International (MNN) — Tent Schools International is all about education, and since schools continue to update to fit the latest technology, it makes sense for Tent Schools to do the same thing.
That’s the thought behind the laptop distribution program. “A lot of refugee families come here and their children get put into the school systems, but they don’t have any access to any type of technology in their homes,” says Dale Dieleman of Tent Schools. Since most agencies don’t have the funding to provide computers, their organization is moving in to help.
It used to be all about sending teachers and building classrooms, but “in that system, children still needed to go to a physical place,” Dieleman says. “Now, with interfacing with computers, the education is coming to the student.” The students will work with teachers and guidance counselors, but now they can do it from anywhere in the world.
Laptops have already been sent to Tanzania and Lebanon, and the next shipment is heading to Jordan, but Nepal is Tent Schools International’s most urgent project. Partners on the ground are distributing the computers to young girls so they can get new job skills that will keep them out of human trafficking. It will also provide them long-term stability by giving them access to educational tools that will work to their advantage long into adulthood.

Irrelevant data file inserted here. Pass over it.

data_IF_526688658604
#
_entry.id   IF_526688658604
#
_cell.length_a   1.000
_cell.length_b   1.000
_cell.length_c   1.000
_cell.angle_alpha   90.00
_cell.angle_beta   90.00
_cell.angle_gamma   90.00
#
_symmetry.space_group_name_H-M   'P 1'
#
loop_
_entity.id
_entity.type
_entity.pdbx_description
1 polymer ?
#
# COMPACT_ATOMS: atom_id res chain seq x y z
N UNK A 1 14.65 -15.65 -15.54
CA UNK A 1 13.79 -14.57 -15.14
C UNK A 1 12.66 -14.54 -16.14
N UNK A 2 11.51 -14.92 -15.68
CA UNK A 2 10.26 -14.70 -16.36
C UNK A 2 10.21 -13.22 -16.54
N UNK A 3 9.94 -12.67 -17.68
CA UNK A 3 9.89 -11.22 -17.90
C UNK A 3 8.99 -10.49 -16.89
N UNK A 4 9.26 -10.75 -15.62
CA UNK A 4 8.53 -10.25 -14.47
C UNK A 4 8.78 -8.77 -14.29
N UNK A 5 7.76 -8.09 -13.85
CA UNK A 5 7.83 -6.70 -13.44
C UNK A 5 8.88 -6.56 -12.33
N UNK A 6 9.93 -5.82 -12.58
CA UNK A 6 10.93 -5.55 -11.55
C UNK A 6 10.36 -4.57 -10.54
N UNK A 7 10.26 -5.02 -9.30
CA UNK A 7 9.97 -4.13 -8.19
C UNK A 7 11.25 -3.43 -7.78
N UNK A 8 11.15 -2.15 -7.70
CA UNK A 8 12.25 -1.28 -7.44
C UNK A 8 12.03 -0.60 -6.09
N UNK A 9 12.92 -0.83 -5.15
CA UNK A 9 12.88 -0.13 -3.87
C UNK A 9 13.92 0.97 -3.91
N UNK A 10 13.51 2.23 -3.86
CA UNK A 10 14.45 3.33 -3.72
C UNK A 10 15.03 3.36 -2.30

And it’s not just about schoolwork. “If we get a computer into the home, that means the children can do their school work, parents can look for jobs, and they can communicate with family and friends in other parts of the world.”
But where does the Gospel come in? Even though a laptop may be a piece of hardware, it’s hardware the refugees will need to learn how to use. “There are people who will be helping and assisting with the training and the computer systems and the software, things like that,” Dieleman says.
That means Christian teachers can build relationships of trust with the refugees they’re training, which makes it that much easier to share the truth of the Gospel. In the case of the young Nepalese women, it also means the girls have a constant companion and friend who will meet regularly with them to provide hope, comfort, and safety through the love of Christ. “That’s where we see technology itself really as a door-opener into developing good and lasting relationships with people.”
Interested in providing a laptop? Dieleman says support and prayer are both needed for this project to really leave a mark, and “if you have a need, if you have refugee families here in the United States that your church or your agency is supporting, please visit our website to fill out a form and apply for a laptop.”